The Ofgem Energy Industry Voluntary Redress Scheme (Energy Redress Scheme) has awarded £9.7 million in grants to 33 organisations across England, Scotland and Wales in its latest funding round.
The Energy Redress Scheme includes four types of funds: Main Fund (£8.9m), Small Project Fund (£168,000), Innovation Fund (£188,000) and Carbon Emissions Reduction Fund £435,000).
The latest round of funding will support the delivery of projects that are helping vulnerable households to heat and power their homes, with the aim of preventing a range of health, social and economic problems faced through the energy crisis. The successful projects contribute to the development of the skills, resources and infrastructure necessary to deliver effective support to households most in need.
The scheme also supports the development of innovative energy related products and services which focus on benefiting households, while helping to reduce the environmental impact of energy use. The Carbon Emissions Reduction Fund supports energy-related activities, such as generation, distribution and energy use, aimed at reducing carbon dioxide emissions.
Now in its fifth year, the Energy Redress Scheme has to date distributed £78.6 million of funding, supporting 472 projects across England, Scotland and Wales.
The funding is collected through Ofgem’s enforcement and compliance activity. Energy companies that have breached rules agree to make a voluntary payment into the Energy Redress Scheme.
The latest group of successful organisations who applied for funding from the scheme will receive grants ranging from £35,000 to more than £658,000 to deliver projects lasting up to two years. These include:
Scope’s Disability Energy Support (DES) service, which is receiving £635k from the Main Fund to support 10,000 households with disabled residents across England and Wales with free, impartial energy advice which is tailored to their household’s needs. Support will be provided via a telephone appointment or bespoke email and action plan, supporting them to improve their ability to meet and afford their energy needs. Further signposting will be shared to external organisations offering additional support, such as grant payments or fuel vouchers, free energy efficiency equipment, or debt advice.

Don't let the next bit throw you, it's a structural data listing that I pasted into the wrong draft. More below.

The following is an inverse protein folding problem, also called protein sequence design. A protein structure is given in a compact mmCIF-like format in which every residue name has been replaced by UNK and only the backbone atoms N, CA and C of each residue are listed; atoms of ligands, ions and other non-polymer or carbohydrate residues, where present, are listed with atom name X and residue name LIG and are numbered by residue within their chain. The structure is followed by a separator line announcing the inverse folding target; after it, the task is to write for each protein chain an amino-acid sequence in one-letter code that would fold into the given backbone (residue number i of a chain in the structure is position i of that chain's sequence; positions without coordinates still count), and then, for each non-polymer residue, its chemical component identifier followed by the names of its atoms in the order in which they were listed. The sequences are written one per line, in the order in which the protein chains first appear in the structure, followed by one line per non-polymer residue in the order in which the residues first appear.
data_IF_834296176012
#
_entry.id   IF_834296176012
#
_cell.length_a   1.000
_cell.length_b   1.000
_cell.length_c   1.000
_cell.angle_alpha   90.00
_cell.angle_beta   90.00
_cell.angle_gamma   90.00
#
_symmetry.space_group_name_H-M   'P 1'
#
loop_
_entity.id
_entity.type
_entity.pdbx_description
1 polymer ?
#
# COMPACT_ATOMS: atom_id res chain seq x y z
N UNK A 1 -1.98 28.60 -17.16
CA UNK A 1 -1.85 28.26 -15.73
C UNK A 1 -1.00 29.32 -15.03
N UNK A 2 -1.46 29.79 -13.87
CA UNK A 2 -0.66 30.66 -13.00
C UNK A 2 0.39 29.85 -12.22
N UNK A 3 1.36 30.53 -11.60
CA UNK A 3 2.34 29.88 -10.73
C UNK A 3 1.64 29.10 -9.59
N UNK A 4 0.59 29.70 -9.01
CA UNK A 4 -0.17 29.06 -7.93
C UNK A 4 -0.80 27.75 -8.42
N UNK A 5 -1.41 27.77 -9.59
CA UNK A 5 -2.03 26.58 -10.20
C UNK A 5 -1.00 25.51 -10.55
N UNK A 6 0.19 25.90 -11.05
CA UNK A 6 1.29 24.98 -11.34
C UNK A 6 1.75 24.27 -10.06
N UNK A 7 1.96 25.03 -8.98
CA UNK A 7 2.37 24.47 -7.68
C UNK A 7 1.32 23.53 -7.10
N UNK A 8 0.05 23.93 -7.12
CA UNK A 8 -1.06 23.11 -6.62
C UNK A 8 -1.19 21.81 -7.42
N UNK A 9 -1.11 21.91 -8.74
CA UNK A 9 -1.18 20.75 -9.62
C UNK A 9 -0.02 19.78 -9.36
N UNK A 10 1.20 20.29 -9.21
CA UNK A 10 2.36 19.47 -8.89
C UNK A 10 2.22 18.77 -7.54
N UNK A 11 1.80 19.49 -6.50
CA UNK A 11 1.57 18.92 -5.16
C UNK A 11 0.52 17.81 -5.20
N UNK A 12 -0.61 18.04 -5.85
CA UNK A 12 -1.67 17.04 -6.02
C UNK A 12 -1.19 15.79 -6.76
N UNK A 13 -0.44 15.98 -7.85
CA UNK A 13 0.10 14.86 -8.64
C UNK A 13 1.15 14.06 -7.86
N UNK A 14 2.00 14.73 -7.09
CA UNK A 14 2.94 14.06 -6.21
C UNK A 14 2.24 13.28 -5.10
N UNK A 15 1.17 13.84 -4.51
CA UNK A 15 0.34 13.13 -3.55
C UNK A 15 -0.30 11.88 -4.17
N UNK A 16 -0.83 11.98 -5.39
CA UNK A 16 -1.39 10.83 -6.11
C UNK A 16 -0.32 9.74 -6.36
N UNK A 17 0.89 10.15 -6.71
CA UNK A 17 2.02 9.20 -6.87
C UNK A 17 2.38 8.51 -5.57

John McLachlan, executive director of services at disability equality charity Scope, said: “Life costs a lot more for disabled people. As costs keep spiralling, many feel they have run out of choices. While the cost of living crisis continues, demand for Scope’s Disability Energy Support service keeps soaring.
“The funding provided by Energy Saving Trust through the Energy Redress Scheme will allow Scope’s specialist advisers to support thousands of disabled people with their energy needs and provide a vital lifeline for those in fuel poverty”.
Citizens Advice SORT Group will receive £188,000 from the Innovation fund for their Switching to Smart initiative, a research program looking at smart thermostat use in Greater Manchester. The project will provide intensive energy advice via home visits, install smart thermostats and monitor the cost savings and energy consumption habits of 400 people living in fuel poverty.
Community Action Northumberland (CAN) will receive £159,000 from the Carbon Emissions Reduction Fund (CERF) to deliver trusted independent carbon reduction advice and support to rural households off the gas grid who face the most challenging response to the removal of fossil fuels. This advice will be delivered though a dedicated officer to provide direct, independent advice, supported by a trainee; support for individual households; a series of energy roadshows; website developments; and ongoing support for the 380 household members of their oil, Liquefied Petroleum Gas (LPG) and coal buying group (OilCAN) to support their transition away from fossil fuels.
Andy Dean, chief executive, Community Action Northumberland, said: “This funding will enable us to provide advice and support to Northumberland’s off-gas grid residents. As significant carbon emitters, these households have been identified by government as the priority for transition from fossil fuel and yet face the greatest challenge. Households need to understand the best options for their properties to help make decisions on low or zero carbon installations; they need to have access to a trusted, independent source of advice and support. This is exactly what we aim to provide through this new project.”
Graham Ayling, senior project manager for the Energy Redress Scheme said: “The funding made available will help charities and community groups to provide immediate support to people struggling to heat and power their homes at this challenging time. These organisations have the direct relationships with communities that enable them to find people who might otherwise be forgotten, listening to their needs and empowering them. The projects will also help move us towards a more just energy system in the longer term, which is a key part of reaching net zero targets.”
Russell Ogilvie, head of enforcement at Ofgem, said:
“Since the introduction of the Energy Redress Scheme, which is funded by our robust compliance and enforcement activity, millions of pounds of support has been granted to organisations to support consumers in vulnerable circumstances. Helping people to meet the costs of their energy needs has never been more important and we are very happy to be able to provide such significant support to the latest group of projects to receive funding.”
Further information on the scheme and the application process can be found at energyredress.org.uk